Wednesday, 6 June 2012

The Panther Spider

Upon removing a pot from a wall this morning, I exposed a beautiful adult female Mouse Spider,  Scotophaeus blackwalli, her abdomen full and glistening. Although initially flighty, she eventually settled on the white bowl and allowed me to take her portrait. In his classic book 'The World of Spiders', packed full of interesting observations on the behaviour and natural history of British Spiders, W.S. Bristowe described these nocturnal spiders and their relatives as the 'panthers or pumas of the invertebrate world'. However, a few lines later he pushed aside their hunting habits and instead gave this spider a much less impressive common name:
If an English name were needed for our only domestic species, which is found rarely away from man's buildings in hollow trees, it would be appropriate to call her the Mouse Spider on account of her glossy grey abdomen. But she can be a very fierce mouse. She reaches 11 mm. and has short brown legs and a rather narrow head.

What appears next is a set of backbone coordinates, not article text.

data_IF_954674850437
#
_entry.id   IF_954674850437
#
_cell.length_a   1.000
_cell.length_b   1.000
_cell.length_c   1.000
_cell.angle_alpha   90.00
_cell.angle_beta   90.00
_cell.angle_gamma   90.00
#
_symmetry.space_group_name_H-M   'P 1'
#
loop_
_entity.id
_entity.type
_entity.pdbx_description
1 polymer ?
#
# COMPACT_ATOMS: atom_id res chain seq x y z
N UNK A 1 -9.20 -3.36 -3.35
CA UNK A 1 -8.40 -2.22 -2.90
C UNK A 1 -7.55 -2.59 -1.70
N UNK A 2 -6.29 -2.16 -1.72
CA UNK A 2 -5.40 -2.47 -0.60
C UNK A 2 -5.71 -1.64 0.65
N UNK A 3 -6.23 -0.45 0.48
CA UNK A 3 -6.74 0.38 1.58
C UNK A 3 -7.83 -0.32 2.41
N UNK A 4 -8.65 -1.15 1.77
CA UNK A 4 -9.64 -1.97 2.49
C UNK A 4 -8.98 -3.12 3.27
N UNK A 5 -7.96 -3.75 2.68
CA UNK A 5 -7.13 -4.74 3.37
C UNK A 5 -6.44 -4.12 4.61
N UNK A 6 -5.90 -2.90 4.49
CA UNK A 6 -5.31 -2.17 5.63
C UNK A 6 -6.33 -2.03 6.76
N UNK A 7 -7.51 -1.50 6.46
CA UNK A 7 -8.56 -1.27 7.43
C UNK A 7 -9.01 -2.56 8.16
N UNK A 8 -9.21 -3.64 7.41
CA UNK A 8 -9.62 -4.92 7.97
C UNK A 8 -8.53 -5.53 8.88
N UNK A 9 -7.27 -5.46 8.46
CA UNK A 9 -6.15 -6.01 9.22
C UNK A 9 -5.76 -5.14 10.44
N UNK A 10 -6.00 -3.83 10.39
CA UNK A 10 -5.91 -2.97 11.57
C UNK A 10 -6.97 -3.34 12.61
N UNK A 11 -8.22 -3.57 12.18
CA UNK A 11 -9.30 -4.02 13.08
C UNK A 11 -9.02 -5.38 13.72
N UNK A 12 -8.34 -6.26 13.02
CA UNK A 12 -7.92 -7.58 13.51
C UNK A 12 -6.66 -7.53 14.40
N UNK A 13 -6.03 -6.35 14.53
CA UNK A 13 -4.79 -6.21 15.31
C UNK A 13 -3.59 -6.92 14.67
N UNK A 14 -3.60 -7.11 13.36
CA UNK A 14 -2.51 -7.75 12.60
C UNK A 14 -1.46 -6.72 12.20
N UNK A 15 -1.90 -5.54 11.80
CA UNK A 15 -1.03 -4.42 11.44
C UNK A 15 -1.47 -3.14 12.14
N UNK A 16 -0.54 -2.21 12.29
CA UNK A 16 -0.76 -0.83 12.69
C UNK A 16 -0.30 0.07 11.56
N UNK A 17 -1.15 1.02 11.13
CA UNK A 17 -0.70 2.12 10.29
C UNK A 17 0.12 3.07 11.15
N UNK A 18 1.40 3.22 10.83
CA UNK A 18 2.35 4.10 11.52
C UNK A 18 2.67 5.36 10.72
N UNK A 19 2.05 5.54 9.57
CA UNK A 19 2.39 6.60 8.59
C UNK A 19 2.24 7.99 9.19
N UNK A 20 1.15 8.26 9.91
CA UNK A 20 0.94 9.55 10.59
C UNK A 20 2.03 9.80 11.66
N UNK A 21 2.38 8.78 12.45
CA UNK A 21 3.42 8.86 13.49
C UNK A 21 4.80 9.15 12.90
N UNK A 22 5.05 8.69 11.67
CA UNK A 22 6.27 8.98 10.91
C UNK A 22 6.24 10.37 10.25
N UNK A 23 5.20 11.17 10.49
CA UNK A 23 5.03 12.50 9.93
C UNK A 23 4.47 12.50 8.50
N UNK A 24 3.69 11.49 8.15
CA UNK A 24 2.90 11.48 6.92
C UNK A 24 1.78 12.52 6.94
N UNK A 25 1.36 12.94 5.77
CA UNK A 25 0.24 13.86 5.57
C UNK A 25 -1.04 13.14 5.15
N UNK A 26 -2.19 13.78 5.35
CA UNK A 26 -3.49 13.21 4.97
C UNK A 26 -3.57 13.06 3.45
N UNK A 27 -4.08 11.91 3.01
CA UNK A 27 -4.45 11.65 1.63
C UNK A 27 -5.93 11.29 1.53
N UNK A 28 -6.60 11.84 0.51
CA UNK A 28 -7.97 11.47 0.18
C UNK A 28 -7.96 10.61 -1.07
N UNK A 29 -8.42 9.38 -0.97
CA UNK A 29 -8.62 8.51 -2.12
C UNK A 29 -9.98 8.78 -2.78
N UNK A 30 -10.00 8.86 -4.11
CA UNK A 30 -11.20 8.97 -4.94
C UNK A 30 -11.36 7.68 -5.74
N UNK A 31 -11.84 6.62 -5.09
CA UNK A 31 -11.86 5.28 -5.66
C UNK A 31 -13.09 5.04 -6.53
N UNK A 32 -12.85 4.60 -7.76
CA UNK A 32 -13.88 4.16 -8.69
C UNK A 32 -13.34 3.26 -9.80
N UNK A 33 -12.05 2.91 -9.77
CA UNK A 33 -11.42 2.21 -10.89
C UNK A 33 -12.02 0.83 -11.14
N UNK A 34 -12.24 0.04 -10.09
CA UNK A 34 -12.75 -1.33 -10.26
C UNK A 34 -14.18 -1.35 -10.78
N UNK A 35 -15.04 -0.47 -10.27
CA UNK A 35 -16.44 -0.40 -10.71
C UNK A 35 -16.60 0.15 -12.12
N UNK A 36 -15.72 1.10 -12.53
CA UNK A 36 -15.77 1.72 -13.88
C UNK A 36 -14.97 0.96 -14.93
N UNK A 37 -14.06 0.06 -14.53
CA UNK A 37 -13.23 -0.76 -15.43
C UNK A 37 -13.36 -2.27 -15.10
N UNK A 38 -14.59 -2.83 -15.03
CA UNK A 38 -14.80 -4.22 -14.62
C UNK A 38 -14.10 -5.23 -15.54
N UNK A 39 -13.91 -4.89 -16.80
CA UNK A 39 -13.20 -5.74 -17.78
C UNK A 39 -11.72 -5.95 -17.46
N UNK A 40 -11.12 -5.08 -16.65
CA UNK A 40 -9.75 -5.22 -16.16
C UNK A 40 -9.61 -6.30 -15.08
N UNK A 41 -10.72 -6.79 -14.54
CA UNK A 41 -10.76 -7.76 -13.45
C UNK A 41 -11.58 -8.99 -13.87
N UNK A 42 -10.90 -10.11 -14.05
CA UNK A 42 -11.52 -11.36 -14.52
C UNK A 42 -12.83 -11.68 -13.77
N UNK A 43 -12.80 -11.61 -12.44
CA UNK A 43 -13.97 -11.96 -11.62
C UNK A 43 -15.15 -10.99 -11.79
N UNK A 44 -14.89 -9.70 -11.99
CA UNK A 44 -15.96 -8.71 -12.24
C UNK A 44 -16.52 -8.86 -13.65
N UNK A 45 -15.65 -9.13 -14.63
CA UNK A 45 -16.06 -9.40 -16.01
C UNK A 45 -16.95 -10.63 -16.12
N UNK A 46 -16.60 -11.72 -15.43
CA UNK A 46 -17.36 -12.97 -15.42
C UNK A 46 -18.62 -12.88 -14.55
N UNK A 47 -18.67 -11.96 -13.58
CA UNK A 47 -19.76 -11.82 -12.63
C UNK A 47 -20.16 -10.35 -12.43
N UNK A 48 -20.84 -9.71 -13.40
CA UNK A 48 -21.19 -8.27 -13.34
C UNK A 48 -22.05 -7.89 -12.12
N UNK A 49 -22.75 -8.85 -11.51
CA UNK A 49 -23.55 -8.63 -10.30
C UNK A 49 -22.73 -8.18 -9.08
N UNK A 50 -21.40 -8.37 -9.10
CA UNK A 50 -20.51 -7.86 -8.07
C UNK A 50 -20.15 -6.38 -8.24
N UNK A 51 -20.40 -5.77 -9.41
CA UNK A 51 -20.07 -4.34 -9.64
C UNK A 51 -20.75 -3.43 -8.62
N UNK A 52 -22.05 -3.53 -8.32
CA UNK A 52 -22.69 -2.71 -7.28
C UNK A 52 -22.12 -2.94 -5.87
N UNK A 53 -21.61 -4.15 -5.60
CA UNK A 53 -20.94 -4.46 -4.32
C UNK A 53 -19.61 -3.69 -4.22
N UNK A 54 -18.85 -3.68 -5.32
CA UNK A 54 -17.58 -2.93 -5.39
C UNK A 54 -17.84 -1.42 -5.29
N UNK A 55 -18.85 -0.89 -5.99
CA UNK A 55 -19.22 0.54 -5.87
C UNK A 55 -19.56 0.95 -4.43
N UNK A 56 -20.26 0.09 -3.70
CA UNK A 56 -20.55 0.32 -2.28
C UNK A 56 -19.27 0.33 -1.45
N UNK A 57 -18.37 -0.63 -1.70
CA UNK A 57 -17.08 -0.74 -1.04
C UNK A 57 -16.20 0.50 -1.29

He goes on to describe its ability to subsist without water for months and its prowling behaviour 'at night on walls and ceilings in search of prey, retiring behind pictures or onto crevices in walls during the hours of daylight.' He must have kept this spider in captivity and observed it carefully and he goes on to describe its encounters with prey and its short mating behaviour. He describes to have observed two cases of mating in July. And it is at this time of year that adult specimens can commonly be found.

More information
Bristowe, W.S. 1958 The World of Spiders. Collins New Naturalist Series, London. 304 pp.

3 comments:

Neil said...

Nice find and photo

snippa said...

Fantastic photograph and interesting information - as always.

Africa Gómez said...

Thank you Neil and snippa. I love these spiders, they look a bit like tiny tarantulas, despite not being big they look powerful and, apparently, they have a nasty bite!